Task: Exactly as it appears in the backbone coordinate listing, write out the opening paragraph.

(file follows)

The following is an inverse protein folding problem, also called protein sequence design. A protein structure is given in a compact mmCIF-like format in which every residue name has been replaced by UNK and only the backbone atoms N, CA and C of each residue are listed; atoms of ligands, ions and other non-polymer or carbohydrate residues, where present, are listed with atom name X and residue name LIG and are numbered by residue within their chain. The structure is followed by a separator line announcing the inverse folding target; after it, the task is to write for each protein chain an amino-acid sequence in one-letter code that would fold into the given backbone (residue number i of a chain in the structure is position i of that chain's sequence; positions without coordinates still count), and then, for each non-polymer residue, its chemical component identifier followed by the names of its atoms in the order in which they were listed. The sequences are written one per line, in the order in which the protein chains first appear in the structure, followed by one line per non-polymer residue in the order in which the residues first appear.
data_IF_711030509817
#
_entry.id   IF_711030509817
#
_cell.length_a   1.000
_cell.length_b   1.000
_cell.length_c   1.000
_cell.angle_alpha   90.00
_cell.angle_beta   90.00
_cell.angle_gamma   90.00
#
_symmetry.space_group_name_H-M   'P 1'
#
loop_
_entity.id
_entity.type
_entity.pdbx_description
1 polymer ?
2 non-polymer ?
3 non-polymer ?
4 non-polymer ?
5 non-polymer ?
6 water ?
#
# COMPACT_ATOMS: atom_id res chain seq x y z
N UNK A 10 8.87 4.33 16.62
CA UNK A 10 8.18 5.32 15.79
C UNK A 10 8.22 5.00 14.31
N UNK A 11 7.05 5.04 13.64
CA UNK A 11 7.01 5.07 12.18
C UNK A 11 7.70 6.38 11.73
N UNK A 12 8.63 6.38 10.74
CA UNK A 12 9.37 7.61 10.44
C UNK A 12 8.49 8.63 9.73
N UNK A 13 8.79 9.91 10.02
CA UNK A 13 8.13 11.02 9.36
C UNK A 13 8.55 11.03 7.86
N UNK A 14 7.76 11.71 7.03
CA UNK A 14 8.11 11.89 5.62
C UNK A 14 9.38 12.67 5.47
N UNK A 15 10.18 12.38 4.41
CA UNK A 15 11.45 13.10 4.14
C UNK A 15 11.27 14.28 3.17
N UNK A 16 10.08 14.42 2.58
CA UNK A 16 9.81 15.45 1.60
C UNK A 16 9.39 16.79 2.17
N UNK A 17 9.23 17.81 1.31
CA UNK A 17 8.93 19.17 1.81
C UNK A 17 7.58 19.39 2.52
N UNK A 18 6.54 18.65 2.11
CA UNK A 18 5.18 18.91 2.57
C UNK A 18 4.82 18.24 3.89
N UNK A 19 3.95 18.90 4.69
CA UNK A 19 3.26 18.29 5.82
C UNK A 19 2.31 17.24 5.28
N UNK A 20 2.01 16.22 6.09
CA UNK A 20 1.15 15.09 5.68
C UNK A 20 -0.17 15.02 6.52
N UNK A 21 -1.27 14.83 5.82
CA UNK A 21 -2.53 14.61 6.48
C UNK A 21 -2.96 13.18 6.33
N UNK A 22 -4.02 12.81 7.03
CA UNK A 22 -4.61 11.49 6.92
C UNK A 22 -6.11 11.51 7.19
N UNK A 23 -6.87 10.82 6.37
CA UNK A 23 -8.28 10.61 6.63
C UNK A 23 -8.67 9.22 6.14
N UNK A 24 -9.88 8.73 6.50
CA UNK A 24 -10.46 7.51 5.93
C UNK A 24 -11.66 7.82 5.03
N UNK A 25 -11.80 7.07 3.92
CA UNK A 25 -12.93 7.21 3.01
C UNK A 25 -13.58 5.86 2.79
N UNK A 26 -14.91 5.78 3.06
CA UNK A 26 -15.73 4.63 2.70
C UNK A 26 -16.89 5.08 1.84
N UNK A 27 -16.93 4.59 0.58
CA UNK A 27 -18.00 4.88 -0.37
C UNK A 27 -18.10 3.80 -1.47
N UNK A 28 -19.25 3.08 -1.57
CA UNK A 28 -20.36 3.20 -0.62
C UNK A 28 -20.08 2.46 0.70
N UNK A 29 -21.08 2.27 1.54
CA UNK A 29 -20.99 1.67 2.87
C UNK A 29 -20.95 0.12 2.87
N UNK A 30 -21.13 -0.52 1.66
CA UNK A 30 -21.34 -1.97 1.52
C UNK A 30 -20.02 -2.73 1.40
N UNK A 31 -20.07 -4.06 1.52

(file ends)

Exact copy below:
The following is an inverse protein folding problem, also called protein sequence design. A protein structure is given in a compact mmCIF-like format in which every residue name has been replaced by UNK and only the backbone atoms N, CA and C of each residue are listed; atoms of ligands, ions and other non-polymer or carbohydrate residues, where present, are listed with atom name X and residue name LIG and are numbered by residue within their chain. The structure is followed by a separator line announcing the inverse folding target; after it, the task is to write for each protein chain an amino-acid sequence in one-letter code that would fold into the given backbone (residue number i of a chain in the structure is position i of that chain's sequence; positions without coordinates still count), and then, for each non-polymer residue, its chemical component identifier followed by the names of its atoms in the order in which they were listed. The sequences are written one per line, in the order in which the protein chains first appear in the structure, followed by one line per non-polymer residue in the order in which the residues first appear.